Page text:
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Early Influencers: The Man Who Invented the World’s First Frozen Margarita

40 years ago, Mariano Martinez adapted a soft serve ice cream machine to invent the refreshing adult beverage.
By Chance Townsend |
Mariano Martinez Jr.
Courtesy of Mariano Martinez Jr.

Mariano Martinez was born in 1944 in Dallas, in the former Little Mexico neighborhood. When he was six, his parents and younger sister moved to Lakewood, Dallas (becoming one of the first Mexican families to move to the area).  

His dad, Mariano Martinez Sr., opened his restaurant El Charro in the 1950s but couldn’t sell liquor by the drink in Texas during that time. But he made his own frozen margarita’s for patrons that brought their own tequila.

The younger Martinez began to work at his father’s restaurant when he was 9. At 16, Martinez dropped out of high school to pursue a career in music and leisure golfing with his friends. 

Martinez went back to school and got his GED at 21 before getting an associate’s degree from El Centro College. Martinez sold everything he owned to raise $5,000 to get an SBA loan. The original location was set to be in a brand-new shopping center in Denton, but after construction for the shopping center was stopped, Martinez set his sights on Dallas. Martinez opened his first restaurant in 1971, Mariano’s Mexican Cuisine in Dallas.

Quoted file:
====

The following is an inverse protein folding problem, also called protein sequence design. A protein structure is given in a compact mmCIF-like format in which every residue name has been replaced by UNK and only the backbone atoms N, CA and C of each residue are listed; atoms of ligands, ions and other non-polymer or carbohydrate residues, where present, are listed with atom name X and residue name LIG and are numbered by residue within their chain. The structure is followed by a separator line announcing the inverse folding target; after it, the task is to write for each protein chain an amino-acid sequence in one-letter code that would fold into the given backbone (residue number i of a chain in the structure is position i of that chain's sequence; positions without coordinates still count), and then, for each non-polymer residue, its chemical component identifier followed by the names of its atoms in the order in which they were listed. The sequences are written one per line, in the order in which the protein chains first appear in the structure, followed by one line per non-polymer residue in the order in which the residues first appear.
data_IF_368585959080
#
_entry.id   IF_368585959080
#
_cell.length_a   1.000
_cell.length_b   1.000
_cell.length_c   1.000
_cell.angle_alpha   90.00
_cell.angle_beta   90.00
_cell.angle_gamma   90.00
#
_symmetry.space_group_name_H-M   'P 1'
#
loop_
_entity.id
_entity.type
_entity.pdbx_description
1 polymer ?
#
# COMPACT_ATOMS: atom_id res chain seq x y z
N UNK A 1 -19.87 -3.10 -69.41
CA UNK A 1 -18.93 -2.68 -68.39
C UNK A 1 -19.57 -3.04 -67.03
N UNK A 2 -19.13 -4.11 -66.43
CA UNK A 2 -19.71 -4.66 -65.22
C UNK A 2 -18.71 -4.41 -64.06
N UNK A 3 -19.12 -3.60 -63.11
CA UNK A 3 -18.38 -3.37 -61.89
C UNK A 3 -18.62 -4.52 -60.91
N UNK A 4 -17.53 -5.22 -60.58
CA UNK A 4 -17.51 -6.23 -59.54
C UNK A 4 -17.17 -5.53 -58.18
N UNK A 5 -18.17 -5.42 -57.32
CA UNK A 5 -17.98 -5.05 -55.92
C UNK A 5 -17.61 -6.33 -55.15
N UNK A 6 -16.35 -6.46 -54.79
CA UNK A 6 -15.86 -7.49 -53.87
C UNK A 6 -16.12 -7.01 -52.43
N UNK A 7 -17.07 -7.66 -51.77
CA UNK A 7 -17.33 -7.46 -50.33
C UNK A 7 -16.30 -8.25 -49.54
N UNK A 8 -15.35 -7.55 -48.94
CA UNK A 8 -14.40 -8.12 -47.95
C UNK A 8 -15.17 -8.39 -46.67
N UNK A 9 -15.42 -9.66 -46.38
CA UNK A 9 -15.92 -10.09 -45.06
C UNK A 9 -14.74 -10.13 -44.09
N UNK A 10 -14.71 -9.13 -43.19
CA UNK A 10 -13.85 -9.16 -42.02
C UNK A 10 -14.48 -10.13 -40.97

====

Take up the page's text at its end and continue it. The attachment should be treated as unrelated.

Using his father’s recipe, margaritas were very popular at Martinez’s restaurant but soon received complaints from patrons as the bartenders couldn’t consistently craft the margaritas. The staff did the margaritas by hand, so Martinez needed to figure out how to make the drink in big enough quantities to keep it the same. 

While at a 7-Eleven one morning to buy coffee, noticing the kids in the store drinking Slurpees, Martinez decided that’s what he wanted to with margaritas. He bought and modified a used soft-serve ice cream machine after 7-Eleven refused to sell him one of their frozen drink machines. The frozen margaritas at Mariano’s Mexican Cuisine became an instant success. 

Its popularity with students at nearby SMU and the lack of a patent for the machine allowed for other Tex-Mex restaurants in the state to add the machine to their businesses – launching a Tex-Mex comeback in the late 1970s and early 1980s. The spread and popularity of Tex-Mex cuisine in the U.S further cemented Martinez’s influence on Tex-Mex cuisine in the United States.  

Martinez and his wife Wanda now own six restaurants in the DFW area, with “The world’s first margarita machine” now residing in the Smithsonian National Institute in Washington D.C. 

Author

Chance Townsend

Chance Townsend

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